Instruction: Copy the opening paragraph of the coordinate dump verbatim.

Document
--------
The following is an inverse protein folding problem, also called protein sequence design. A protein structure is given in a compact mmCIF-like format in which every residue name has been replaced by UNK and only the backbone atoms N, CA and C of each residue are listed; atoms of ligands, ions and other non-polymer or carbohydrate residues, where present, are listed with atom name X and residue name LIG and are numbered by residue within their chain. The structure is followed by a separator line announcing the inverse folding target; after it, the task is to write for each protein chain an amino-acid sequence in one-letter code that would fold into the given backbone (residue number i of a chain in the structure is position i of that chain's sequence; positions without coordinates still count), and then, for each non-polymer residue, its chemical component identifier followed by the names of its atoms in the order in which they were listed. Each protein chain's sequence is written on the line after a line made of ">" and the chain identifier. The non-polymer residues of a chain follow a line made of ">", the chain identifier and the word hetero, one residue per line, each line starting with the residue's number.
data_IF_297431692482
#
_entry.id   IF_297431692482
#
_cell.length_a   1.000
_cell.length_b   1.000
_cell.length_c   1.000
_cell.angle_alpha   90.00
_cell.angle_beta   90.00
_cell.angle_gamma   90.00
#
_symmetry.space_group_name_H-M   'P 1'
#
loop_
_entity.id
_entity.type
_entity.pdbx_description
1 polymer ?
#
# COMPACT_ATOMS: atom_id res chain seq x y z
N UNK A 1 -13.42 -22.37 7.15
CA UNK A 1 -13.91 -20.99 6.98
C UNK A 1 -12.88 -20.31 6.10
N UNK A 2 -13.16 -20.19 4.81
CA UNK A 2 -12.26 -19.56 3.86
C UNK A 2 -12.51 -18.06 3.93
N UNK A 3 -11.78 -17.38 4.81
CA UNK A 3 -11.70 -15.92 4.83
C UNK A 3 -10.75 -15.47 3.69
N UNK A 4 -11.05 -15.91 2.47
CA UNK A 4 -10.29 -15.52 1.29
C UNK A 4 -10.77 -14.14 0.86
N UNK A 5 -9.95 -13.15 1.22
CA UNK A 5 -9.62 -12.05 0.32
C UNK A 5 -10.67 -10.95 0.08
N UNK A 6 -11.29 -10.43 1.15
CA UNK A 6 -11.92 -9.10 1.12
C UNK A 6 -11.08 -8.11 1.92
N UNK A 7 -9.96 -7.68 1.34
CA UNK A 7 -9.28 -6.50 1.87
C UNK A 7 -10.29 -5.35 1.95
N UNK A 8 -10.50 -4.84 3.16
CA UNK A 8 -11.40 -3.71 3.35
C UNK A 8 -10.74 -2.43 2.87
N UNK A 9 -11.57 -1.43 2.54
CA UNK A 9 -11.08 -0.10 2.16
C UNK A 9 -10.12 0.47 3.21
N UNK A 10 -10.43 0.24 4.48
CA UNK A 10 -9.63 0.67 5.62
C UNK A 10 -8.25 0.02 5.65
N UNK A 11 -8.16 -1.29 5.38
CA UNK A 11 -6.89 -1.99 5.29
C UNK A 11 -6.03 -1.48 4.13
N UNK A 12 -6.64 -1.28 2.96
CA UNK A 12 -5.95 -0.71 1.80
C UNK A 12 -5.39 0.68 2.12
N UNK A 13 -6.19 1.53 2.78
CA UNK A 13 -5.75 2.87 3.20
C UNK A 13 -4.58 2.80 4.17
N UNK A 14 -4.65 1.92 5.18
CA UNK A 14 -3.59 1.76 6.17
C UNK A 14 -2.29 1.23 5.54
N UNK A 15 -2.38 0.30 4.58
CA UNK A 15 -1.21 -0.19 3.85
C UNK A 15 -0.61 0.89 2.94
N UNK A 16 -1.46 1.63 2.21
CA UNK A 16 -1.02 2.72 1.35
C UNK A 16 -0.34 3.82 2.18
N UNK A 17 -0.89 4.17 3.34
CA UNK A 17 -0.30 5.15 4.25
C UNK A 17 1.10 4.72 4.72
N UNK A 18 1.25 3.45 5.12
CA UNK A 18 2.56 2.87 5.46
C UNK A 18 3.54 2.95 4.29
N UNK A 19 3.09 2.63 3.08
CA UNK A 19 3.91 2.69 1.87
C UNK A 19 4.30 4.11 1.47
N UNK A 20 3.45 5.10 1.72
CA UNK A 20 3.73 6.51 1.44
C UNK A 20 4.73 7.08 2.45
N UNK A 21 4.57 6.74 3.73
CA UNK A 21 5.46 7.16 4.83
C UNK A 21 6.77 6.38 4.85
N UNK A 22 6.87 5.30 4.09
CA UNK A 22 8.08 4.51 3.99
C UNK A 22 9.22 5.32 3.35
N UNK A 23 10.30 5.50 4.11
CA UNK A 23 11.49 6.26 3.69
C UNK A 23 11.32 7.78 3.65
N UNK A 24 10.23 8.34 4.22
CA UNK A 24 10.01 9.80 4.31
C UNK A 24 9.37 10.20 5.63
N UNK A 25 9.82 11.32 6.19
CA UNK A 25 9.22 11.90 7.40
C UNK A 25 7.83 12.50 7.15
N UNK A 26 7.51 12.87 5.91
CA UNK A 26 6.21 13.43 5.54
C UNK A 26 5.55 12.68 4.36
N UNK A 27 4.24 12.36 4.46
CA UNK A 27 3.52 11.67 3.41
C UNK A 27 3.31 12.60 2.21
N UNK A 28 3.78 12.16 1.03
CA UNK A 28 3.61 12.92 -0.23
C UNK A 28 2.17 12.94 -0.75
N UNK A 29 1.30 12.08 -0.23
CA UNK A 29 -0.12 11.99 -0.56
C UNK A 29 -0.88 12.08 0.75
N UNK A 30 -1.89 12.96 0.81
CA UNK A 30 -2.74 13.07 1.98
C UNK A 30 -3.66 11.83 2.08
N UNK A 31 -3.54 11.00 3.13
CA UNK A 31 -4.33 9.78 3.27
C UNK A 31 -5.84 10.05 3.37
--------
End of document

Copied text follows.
The following is an inverse protein folding problem, also called protein sequence design. A protein structure is given in a compact mmCIF-like format in which every residue name has been replaced by UNK and only the backbone atoms N, CA and C of each residue are listed; atoms of ligands, ions and other non-polymer or carbohydrate residues, where present, are listed with atom name X and residue name LIG and are numbered by residue within their chain. The structure is followed by a separator line announcing the inverse folding target; after it, the task is to write for each protein chain an amino-acid sequence in one-letter code that would fold into the given backbone (residue number i of a chain in the structure is position i of that chain's sequence; positions without coordinates still count), and then, for each non-polymer residue, its chemical component identifier followed by the names of its atoms in the order in which they were listed. Each protein chain's sequence is written on the line after a line made of ">" and the chain identifier. The non-polymer residues of a chain follow a line made of ">", the chain identifier and the word hetero, one residue per line, each line starting with the residue's number.